THE COST It’s easy to underestimate the time and cost of a degree. It’s tricky to earn whilst you study and certain sectors require lots

of work experience. I went to the Imperial War Museum for a work placement. It was fantastic experience and helped to put everything I was learning into context, but it was completely unpaid. Don’t let the rise in tuition fees put you off, but do research what you’re entitled to and factor in the cost of the degree. If you haven’t accessed student finance before, you can apply for a loan to cover the tuition fees. Check your eligibility for a grant or see if there are any smaller pots of money available through your institution or from external organisations.

IT’S ALL WORTHWHILE Studying for a degree under any circumstances will require dedication, money and time. Fortunately I feel that our investment has already proved worthwhile. Since graduating I have started a job in a small museum and hope to remain in the sector wherever the flag may lead.

Find out more online ; UK student finance www.gov.uk ; Student loans mythbusting www.moneysavingexpert.com ; The Open University www.open.ac.uk ; Open & Distance Learning Quality Council www.odlqc.org.uk

winter 2013 Army&You 43


MONEY&YOU { MONEY&YOU } IT’S YOUR PRIVILEGE DID you know the Armed Forces & Veterans Privilege MasterCard® offers up to ten per cent cashback for Service families and veterans? The AF&V Card is accepted at more than 35 million retailers and ATMs globally and is pay-as-you-go, so it carries no risk of getting into debt. It also gives you free membership to Armed Forces & Veterans Estates, an organisation offering exclusive savings on property. AF&V supports Service charities. For further information, visit www.afvg.co.uk

AID AVAILABLE ARMED Forces families have been reminded that they may be entitled to access free legal aid. Applicants are meanstested, but the MOD believes military families are reluctant to seek professional advice as it is perceived as too expensive. However, almost 50 per cent of people qualify for free legal aid, with many more eligible for assistance. For details, email LF-MCSAFCLAA-Group@mod.uk or call 01980 615973.

PAX changes incoming YOU should be aware that there will be some changes to the personal accident and optional life and critical illness insurance, commonly known as PAX, in January 2014. At the same time the PAX personal accident premium will increase by ten per cent, the first increase since 2011. Enhancements to the package reflect advances in medical treatment, as well as changes to the type of injuries sustained by plan members. Exclusions to the policy remain unchanged. If your soldier already has Service Life Insurance and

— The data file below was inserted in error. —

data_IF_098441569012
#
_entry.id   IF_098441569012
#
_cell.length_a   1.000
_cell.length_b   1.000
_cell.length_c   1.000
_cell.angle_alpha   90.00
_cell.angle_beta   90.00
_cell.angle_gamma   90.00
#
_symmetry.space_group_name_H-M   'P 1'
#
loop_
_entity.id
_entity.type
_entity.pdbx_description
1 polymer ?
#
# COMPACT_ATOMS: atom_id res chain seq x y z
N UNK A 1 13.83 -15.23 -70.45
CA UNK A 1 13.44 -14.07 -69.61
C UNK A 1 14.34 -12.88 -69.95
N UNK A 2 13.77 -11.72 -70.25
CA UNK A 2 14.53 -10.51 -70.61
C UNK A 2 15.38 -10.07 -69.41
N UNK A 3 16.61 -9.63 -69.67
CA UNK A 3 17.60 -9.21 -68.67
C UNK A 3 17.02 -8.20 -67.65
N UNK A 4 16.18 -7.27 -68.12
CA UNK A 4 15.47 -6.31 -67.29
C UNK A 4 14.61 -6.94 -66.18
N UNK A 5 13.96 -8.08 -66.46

PAX, they will automatically be insured under the new scheme for the same level of cover purchased. If your soldier isn’t insured, it’s worth considering. It is a personal choice whether to purchase independent insurance cover – MOD provides benefits under the Armed Forces Pension Schemes, the War Pension Scheme and the Armed Forces Compensation Scheme. You can find more information at www. servicelifeinsurance.co.uk or www.paxinsurance.aon.co.uk

Financial force at your service HAVE you discovered the new MoneyForce website yet? Designed specially for you and your soldier, it’s packed with useful info and there are some great tools to help you with all things financial. The site is easy to understand, free to use, completely impartial and there are no adverts or links to any external financial providers. It highlights the sorts of financial considerations that you and your soldier should be making at different stages of your life and career:

£ Managing money – borrowing, saving, budgeting, spending and planning for the future; £ Your soldier’s career – pay and career structures, allowances, deployments and assignments; £ Life and family – setting up home, marriage, divorce, children; £ Managing crises – information and guidance for tough times; £ Tools – budget, car cost and credit card calculators; £ Get help now – links to organisations that can help alcohol, debt and emotional problems, war pensions and compensation. l www.moneyforce.org.uk

JOINING BACK UP IT is not uncommon after a round of redundancies for some Service personnel to re-enter the Armed Forces, either in active service or full-time Reserve service. Do you have to repay the redundancy lump sums? How lovely it would be to give a straightforward “yes” or “no”, but life in the military just isn’t that simple. The Special Capital Payment for those on AFPS75 and Compensation Lump Sum for those on AFPS05 (that is the additional redundancy lump sum) is repayable in full, or in part, if you are re-employed on pretty much any form of full or part-time service. The amount repayable is calculated using the value of your soldier’s lump sum and the number of days between redundancy and re-employment. Full details of the formulae and a list of exceptions to this rule can be checked on the Forces Pension Society website www.forcespensionsociety.org All Armed Forces personnel, serving or retired, and any family member with connections to a Service person are eligible to join the Forces Pension Society and enjoy the membership benefits. If you would like to join, call 020 7820 9988. 44 Army&You winter 2013

@ArmyandYou


FAMILY FOCUS { EDUCATION&CHILDCARE }